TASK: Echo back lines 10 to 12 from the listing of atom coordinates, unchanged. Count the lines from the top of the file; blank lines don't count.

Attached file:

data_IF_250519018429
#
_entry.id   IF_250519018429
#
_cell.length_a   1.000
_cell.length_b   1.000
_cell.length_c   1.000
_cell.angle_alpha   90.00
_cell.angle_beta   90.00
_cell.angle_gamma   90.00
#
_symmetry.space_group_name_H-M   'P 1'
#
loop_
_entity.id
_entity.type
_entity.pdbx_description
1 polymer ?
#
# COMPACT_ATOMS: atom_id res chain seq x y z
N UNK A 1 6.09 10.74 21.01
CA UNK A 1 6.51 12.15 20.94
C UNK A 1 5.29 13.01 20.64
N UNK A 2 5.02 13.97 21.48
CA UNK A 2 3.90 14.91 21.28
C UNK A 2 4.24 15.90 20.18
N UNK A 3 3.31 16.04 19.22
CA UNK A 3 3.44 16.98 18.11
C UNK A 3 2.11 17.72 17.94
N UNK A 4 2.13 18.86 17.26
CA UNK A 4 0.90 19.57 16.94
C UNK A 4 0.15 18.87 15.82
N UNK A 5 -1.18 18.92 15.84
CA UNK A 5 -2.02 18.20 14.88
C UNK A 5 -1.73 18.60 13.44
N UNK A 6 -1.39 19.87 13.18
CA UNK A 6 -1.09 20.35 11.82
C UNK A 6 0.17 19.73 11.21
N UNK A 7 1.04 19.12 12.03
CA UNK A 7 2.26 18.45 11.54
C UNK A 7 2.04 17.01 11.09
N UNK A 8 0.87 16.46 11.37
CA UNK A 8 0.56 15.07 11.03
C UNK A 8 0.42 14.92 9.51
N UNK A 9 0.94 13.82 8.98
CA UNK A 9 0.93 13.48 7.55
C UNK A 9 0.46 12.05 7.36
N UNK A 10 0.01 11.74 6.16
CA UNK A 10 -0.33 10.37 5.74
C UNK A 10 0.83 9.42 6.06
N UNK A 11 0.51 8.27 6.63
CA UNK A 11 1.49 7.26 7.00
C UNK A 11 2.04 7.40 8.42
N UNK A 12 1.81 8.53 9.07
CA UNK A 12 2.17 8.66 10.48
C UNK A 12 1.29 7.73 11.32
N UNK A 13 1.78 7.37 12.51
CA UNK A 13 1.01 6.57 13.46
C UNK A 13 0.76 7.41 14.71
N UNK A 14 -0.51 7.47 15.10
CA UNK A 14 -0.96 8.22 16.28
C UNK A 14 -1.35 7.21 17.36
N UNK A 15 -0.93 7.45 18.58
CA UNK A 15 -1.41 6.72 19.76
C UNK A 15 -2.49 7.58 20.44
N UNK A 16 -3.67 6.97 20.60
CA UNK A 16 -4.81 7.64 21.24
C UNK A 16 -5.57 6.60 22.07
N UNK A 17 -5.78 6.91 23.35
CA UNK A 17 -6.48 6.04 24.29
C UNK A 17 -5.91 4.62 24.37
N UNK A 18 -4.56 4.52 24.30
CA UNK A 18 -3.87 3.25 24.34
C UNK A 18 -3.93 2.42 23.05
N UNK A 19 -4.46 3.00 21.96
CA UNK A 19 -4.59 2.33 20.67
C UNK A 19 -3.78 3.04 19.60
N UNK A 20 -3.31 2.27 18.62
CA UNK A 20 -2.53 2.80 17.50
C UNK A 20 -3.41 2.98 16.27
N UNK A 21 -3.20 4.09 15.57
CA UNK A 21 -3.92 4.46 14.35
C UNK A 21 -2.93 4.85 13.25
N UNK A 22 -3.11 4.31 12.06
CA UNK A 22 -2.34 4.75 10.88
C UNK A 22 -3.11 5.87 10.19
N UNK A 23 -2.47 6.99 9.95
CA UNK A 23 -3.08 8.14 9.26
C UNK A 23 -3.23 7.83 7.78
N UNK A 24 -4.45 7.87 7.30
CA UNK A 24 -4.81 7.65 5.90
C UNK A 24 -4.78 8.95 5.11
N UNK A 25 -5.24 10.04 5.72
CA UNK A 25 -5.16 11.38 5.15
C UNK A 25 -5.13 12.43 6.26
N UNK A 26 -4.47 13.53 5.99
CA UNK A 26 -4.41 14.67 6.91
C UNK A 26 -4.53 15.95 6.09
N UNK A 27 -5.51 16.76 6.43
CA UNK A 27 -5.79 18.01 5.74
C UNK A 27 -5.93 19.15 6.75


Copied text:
_cell.angle_gamma   90.00
#
_symmetry.space_group_name_H-M   'P 1'